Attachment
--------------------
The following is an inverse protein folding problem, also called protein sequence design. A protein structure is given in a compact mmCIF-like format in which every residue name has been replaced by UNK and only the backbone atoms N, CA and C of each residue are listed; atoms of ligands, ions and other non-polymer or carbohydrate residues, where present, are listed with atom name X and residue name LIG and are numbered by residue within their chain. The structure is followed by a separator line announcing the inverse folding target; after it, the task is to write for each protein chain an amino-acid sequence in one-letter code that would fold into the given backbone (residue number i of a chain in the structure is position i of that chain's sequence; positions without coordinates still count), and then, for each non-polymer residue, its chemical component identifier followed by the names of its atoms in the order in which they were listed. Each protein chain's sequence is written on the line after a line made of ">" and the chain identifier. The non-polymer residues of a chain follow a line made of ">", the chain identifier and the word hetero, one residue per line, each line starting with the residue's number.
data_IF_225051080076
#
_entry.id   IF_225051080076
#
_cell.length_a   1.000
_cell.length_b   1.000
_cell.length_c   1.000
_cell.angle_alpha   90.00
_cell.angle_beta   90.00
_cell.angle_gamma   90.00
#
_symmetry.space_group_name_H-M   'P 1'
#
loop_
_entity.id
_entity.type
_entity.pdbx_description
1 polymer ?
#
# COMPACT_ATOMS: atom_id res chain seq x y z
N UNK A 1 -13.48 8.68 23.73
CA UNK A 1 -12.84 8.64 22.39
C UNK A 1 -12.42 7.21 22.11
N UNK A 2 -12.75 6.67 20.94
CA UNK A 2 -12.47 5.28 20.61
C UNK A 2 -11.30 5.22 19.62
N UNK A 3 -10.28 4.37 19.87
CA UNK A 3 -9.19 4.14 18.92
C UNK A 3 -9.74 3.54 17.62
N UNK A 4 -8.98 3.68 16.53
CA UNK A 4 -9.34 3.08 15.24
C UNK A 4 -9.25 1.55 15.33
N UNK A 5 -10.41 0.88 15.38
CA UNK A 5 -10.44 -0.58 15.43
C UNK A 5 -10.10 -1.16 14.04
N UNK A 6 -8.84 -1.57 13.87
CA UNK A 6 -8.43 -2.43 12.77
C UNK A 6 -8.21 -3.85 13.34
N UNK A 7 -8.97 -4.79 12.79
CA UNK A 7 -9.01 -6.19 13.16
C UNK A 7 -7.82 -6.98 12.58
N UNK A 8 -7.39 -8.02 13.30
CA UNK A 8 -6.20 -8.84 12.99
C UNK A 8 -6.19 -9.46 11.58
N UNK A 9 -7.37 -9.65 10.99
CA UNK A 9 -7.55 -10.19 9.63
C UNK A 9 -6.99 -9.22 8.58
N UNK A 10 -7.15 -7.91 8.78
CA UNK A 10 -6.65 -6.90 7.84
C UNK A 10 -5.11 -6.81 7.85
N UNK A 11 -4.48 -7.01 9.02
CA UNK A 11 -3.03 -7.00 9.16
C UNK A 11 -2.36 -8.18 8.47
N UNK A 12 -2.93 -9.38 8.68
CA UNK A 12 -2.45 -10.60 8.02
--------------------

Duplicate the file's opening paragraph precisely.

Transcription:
The following is an inverse protein folding problem, also called protein sequence design. A protein structure is given in a compact mmCIF-like format in which every residue name has been replaced by UNK and only the backbone atoms N, CA and C of each residue are listed; atoms of ligands, ions and other non-polymer or carbohydrate residues, where present, are listed with atom name X and residue name LIG and are numbered by residue within their chain. The structure is followed by a separator line announcing the inverse folding target; after it, the task is to write for each protein chain an amino-acid sequence in one-letter code that would fold into the given backbone (residue number i of a chain in the structure is position i of that chain's sequence; positions without coordinates still count), and then, for each non-polymer residue, its chemical component identifier followed by the names of its atoms in the order in which they were listed. Each protein chain's sequence is written on the line after a line made of ">" and the chain identifier. The non-polymer residues of a chain follow a line made of ">", the chain identifier and the word hetero, one residue per line, each line starting with the residue's number.